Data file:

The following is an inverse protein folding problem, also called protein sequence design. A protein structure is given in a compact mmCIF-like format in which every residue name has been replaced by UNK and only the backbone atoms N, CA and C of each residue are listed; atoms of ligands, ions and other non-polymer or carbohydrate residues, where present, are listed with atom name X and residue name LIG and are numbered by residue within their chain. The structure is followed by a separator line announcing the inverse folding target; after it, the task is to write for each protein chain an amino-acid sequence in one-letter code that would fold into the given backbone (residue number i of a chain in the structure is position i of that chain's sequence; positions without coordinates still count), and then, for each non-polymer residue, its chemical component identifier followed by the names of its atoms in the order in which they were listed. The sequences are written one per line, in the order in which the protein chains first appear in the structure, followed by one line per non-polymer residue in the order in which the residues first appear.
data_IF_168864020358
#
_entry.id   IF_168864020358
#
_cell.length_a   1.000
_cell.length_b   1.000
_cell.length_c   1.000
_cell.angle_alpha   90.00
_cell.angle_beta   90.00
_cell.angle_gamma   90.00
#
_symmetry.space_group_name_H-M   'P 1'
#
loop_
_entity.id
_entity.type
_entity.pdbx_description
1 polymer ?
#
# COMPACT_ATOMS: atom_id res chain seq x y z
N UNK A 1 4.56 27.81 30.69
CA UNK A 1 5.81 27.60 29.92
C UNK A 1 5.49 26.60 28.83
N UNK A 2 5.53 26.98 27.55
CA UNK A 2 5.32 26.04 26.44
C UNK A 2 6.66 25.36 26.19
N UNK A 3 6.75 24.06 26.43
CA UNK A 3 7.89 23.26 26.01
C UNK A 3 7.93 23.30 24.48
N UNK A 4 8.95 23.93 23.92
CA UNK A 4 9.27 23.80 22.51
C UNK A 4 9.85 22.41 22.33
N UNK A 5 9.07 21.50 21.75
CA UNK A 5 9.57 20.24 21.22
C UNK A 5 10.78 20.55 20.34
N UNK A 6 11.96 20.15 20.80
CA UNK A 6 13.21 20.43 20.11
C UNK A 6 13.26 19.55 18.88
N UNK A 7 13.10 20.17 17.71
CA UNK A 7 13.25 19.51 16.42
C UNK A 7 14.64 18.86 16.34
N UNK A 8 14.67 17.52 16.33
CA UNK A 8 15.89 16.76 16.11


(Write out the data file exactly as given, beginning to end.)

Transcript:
The following is an inverse protein folding problem, also called protein sequence design. A protein structure is given in a compact mmCIF-like format in which every residue name has been replaced by UNK and only the backbone atoms N, CA and C of each residue are listed; atoms of ligands, ions and other non-polymer or carbohydrate residues, where present, are listed with atom name X and residue name LIG and are numbered by residue within their chain. The structure is followed by a separator line announcing the inverse folding target; after it, the task is to write for each protein chain an amino-acid sequence in one-letter code that would fold into the given backbone (residue number i of a chain in the structure is position i of that chain's sequence; positions without coordinates still count), and then, for each non-polymer residue, its chemical component identifier followed by the names of its atoms in the order in which they were listed. The sequences are written one per line, in the order in which the protein chains first appear in the structure, followed by one line per non-polymer residue in the order in which the residues first appear.
data_IF_168864020358
#
_entry.id   IF_168864020358
#
_cell.length_a   1.000
_cell.length_b   1.000
_cell.length_c   1.000
_cell.angle_alpha   90.00
_cell.angle_beta   90.00
_cell.angle_gamma   90.00
#
_symmetry.space_group_name_H-M   'P 1'
#
loop_
_entity.id
_entity.type
_entity.pdbx_description
1 polymer ?
#
# COMPACT_ATOMS: atom_id res chain seq x y z
N UNK A 1 4.56 27.81 30.69
CA UNK A 1 5.81 27.60 29.92
C UNK A 1 5.49 26.60 28.83
N UNK A 2 5.53 26.98 27.55
CA UNK A 2 5.32 26.04 26.44
C UNK A 2 6.66 25.36 26.19
N UNK A 3 6.75 24.06 26.43
CA UNK A 3 7.89 23.26 26.01
C UNK A 3 7.93 23.30 24.48
N UNK A 4 8.95 23.93 23.92
CA UNK A 4 9.27 23.80 22.51
C UNK A 4 9.85 22.41 22.33
N UNK A 5 9.07 21.50 21.75
CA UNK A 5 9.57 20.24 21.22
C UNK A 5 10.78 20.55 20.34
N UNK A 6 11.96 20.15 20.80
CA UNK A 6 13.21 20.43 20.11
C UNK A 6 13.26 19.55 18.88
N UNK A 7 13.10 20.17 17.71
CA UNK A 7 13.25 19.51 16.42
C UNK A 7 14.64 18.86 16.34
N UNK A 8 14.67 17.52 16.33
CA UNK A 8 15.89 16.76 16.11